Monday, June 9, 2014

Letting Your Monkey Mind Float Away And Getting "In The Zone!"

frustrated
I have quite a bit of trouble controlling neurosis or "the monkey mind". It's such a funny thing to figure out. Some people have a natural ability to tune into reality with razor sharp focus. That means that very few thoughts are running through their mind while they absorb information easily. They have a natural ability to "live in the moment". Someone who has obsessive thoughts on the other hand, has extreme difficulty with "living in the moment". It's like a blurred screen which clouds and distorts reality.

Once I get stuck into a state like this it becomes my normal. I somehow fail to recognize that I am in this state, and I slowly drift out of touch with reality. It's like I start skimming over the present moment. This clouded state of being can go on for months without me recognizing that I'm wrapped up in it. And to me anyway, this is a source of anxiety. It feels almost like a state of frenzy. My mind's cogs and wheels will be working overtime to solve some perceived problem which I never seem get to the bottom of. It just keeps going.

This is where perspective gets lost. My world becomes my thoughts. My reference points aren't based on reality anymore, they come from these imagined thoughts. This is why some people are said to be living in "fantasy land". Controlled correctly, imagination can be a great thing, as long as you don't overindulge and remember to "return to reality" ie the present moment every now and then. But a lot of people's imagined thoughts are of a fearful, anxious nature. It's like being stuck in a storm of thought where you forget what peace and calm feel like.

This peace and calm is what many people call "Zen" I suppose. But when I look at sportsmen, it must be what "being in the zone" is. You hear golfers talk about the feeling of "being the ball" while hitting a winning put shot. Their mind is COMPLETELY quiet. They are at peace. Thoughts about "missing the shot" or "oh no, the world is watching me" don't enter their mind at all. They are 100% focused on that little ball. This "being in the zone" is something that I am very fascinated by.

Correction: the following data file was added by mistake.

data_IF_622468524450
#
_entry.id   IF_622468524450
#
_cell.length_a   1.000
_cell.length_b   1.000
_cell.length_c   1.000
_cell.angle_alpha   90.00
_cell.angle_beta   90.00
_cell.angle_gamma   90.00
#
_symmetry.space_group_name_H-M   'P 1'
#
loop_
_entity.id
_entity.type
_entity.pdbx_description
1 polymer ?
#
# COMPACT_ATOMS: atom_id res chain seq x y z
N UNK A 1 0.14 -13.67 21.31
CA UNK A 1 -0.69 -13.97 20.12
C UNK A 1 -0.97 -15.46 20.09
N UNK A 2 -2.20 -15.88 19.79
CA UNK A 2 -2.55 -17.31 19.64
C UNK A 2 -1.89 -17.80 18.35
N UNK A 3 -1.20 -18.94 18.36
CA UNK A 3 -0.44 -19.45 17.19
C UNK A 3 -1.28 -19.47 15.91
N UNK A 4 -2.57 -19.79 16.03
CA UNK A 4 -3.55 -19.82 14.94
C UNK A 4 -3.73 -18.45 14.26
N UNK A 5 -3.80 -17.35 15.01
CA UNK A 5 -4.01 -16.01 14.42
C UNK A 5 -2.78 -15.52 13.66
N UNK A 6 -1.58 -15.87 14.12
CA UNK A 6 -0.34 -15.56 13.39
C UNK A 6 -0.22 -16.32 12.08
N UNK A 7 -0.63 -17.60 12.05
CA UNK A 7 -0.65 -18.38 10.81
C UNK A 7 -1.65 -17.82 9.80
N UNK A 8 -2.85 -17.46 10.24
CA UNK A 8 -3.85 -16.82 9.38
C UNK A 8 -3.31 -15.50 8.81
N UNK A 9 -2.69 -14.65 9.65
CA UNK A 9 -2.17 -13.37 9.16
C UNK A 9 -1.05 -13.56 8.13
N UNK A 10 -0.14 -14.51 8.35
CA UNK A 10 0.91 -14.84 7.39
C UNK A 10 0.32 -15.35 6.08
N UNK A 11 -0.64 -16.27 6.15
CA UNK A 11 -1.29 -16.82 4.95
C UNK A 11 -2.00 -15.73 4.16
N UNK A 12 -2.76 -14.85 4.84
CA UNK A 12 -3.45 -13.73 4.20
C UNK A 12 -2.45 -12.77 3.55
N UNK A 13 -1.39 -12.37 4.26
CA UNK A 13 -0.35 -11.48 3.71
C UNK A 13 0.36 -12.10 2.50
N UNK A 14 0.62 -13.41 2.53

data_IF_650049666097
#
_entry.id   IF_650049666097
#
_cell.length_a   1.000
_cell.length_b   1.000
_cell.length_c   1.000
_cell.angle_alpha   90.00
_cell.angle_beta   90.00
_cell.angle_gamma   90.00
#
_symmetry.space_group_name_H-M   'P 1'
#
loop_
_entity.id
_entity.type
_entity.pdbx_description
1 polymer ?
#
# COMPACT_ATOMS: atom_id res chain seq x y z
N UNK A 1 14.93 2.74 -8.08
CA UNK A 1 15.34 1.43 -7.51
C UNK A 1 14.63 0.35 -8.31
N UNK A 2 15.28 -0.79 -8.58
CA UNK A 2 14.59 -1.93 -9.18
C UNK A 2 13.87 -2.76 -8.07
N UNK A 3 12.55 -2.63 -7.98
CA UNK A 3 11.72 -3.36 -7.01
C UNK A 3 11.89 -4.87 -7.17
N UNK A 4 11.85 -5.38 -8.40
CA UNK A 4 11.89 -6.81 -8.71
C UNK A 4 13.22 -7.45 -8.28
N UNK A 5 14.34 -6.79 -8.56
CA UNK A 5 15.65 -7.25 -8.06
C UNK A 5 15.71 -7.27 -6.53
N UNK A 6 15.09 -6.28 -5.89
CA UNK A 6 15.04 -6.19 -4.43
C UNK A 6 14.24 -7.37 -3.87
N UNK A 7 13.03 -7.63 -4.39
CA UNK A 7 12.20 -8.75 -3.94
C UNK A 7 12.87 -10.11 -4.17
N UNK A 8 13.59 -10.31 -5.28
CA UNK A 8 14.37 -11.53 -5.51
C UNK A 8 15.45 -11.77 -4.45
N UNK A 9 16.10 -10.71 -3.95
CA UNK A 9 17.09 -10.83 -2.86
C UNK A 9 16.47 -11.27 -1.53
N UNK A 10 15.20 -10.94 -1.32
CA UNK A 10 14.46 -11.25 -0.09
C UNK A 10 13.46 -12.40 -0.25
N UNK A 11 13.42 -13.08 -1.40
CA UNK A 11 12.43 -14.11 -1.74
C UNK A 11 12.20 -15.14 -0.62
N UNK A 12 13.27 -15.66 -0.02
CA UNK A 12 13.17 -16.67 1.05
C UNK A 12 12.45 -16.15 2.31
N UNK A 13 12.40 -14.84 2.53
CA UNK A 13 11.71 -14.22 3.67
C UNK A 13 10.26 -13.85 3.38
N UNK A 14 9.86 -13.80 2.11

The other end of the spectrum encompasses a wide range of mental disorders in my opinion. When I see a "mentally disturbed" person walking down the street talking to themselves, I am almost certain that they are suffering from extreme addiction to obsessive over thinking. They get to point where they cannot see their way out.

Thoughts create feelings. If you have obsessive thoughts of a fearful nature, your body and self will be filled with fear and anxiety. If this carries on for months and months and maybe years, you will no doubt feel depressed and anxiety ridden. I have first hand experience of this. It is nearly impossible to see anything outside of this state. It is like being lost in the woods. If you have overly obsessive thoughts about making money, those thoughts will keep triggering that "lust for money" feeling. This feeling will keep fueling the over thinking but it isn't true peace and calm, which is what this person is after I'm sure. "Once I make my money, I will be happy".

The way to really experience peace and calm is to "let go" of your thoughts. The best way in my opinion is to focus using your senses. A lot of meditation teachers like to focus on the breath etc. This is fine but I suspect that a lot of people might find this boring and be turned away from it. I like to focus on "busier things". More exciting things. Like watching a sports match. I will see how long I can maintain my focus before I drift away into my thoughts. When I realize that I have been thinking about something else (for like 5 or 10 minutes sometimes!) I return to present observation. Going deeper and deeper into observation. This produces profound effects. You might come across this while reading a book. At the end of a page you might think to yourself "What the hell was I reading!" and have to read it again. The key is to try and sustain your attention for as long as possible, while going as far "into" the object of your attention. It provides an intense feeling of calm. Try it!

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